#251 Neftali Feliz, RP, TEX
$2.43, 53K, 4W, 34 SV, 3.33 ERA, 1.185 WHIP, 2.038 K/BB
Feliz was terrible as a Ranger, and then worse as a Tiger. For once his problems weren't injury related, but that isn't a compliment. It's time to realize that good Neftali is gone.
#250 Dillon Gee, SP, NYM
$2.49, 130 K, 11W, 3.855 ERA, 1.223 WHIP, 2.729 K/BB
He declined in what appeared to be an age related fashion. His K and BB rates regressed negatively, and the Mets rotation had no issue booting him when better options came along. Next year he's the 6th starter. I'm not interested in keeping that.
#249 Coco Crisp, OF, OAK
$2.52, 73R, 11 HR, 48 RBI, 22, SB, .252 AVG, .722 OPS
Was hurt last year and only was able to play 44 games. In those games he looked hurt, so it was basically a lost season for the 35-year-old. He'll be back in Oakland next season, but I'm not sure in what capacity. Burns was a great CF and leadoff hitter, Reddick surged and the A's used every bench bat they had in a platoon in LF. Perhaps Coco can take the LF job back, but there isn't much to base that off of.
#248 Matt Garza, SP, MIL
$2.62, 149K, 11W, 3.843 ERA, 1.236 WHIP, 2.675 K/BB
Pitched poorly all year, and showed diminished stuff for the second season in a row. Garza is going to have to learn to alter the way he approaches hitters or his job security in the MLB is going to be on the line.
#247 Jason Hammel
$2.68, 152K, 10W, 3.951 ERA, 1.269 WHIP, 2.923 K/BB
Hammel far exceeded my expectations by posting a strikeout per inning while limiting runners at a rate better than his career average. Hammel has posted two solid seasons in a row, and I see no reason to not expect a third. The Cubs are well ran and won't be trying to squeeze every last inning out him, regardless of performance.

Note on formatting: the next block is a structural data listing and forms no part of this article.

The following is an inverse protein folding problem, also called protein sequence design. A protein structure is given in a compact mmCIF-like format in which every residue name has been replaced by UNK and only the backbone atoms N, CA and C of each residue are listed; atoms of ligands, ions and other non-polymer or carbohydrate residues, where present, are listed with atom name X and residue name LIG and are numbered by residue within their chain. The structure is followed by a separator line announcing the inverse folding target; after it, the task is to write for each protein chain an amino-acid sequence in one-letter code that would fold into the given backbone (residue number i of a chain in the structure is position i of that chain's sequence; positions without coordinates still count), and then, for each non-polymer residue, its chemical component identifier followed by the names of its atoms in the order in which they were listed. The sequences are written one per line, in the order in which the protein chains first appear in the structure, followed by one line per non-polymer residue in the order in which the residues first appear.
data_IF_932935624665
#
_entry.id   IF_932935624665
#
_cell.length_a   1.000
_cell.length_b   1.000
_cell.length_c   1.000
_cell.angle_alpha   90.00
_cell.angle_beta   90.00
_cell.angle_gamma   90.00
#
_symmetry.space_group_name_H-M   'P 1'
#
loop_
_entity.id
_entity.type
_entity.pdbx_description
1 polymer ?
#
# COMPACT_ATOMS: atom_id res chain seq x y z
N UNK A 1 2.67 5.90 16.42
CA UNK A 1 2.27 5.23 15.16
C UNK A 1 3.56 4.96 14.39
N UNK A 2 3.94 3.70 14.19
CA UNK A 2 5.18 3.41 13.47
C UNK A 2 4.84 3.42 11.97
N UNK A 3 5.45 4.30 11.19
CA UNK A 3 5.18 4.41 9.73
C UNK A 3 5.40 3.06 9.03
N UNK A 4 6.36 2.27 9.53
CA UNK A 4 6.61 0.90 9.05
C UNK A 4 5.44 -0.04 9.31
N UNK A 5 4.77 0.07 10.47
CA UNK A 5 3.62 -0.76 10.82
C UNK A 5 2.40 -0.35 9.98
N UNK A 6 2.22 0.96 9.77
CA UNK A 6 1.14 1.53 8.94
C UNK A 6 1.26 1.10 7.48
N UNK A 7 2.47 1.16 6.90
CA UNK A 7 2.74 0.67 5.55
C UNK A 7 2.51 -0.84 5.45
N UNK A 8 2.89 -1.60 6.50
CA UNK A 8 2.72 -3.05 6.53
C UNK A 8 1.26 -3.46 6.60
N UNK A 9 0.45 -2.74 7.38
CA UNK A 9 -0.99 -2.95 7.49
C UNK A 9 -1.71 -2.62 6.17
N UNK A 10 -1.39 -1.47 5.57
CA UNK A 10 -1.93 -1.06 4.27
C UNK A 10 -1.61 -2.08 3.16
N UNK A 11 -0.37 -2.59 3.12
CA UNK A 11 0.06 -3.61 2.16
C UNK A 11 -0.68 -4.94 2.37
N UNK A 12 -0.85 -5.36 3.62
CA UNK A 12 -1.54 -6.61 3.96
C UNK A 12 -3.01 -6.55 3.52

#246 Tyler Clippard, RP, OAK
$2.70, 75K, 4 W, 6 SV, 2.454 ERA, 1.014 WHIP, 3.28 K/BB
Clippard missed on everything but saves which he accumulated 19 of. That alone made him exceed expectations. He will either have to look for a closer role on a team desperate for a closer, as he would be low end, or take better money to be a very good set up man. While I do like him, as he has proven he can get saves and every closer must be owned, he isn't a top tier closer, and I'm a little concerned about his arm falling off soon from all the use he gets.
#245 Kevin Gausman, SP, BAL
$2.75, 150K, 11W, 3.788 ERA, 1.293 WHIP, 2.781 K/BB
Pitched fewer innings than anticipated because the Orioles decided to use him as a starter and reliever. He did beat out his WHIP and K/BB projections which is always a good indicator of solid future performance. This season we finally saw enough of him to start getting reliable pitch f/x information, and what we learned is that he throws an abnormally straight fastball. I fear this is yet another victim of pitching in Baltimore, but he has flashed his talent on various occasions this season.
#244 Elvis Andrus, SS, TEX
$2.77, 80 R, 3 HR, 50 RBI, 32 SB, .273 AVG, .677 OPS
He traded a few steals for homers, and continued to be a poor SS. He's only 27 years old but he hasn't shown 40 steal potential in the past two seasons, and there hasn't been much else to cheer about. His batted ball profile is pitiful, and he has such little power that he'd either need to square up more balls, or start running to first faster. Its tough to imagine that either of those are happening next season.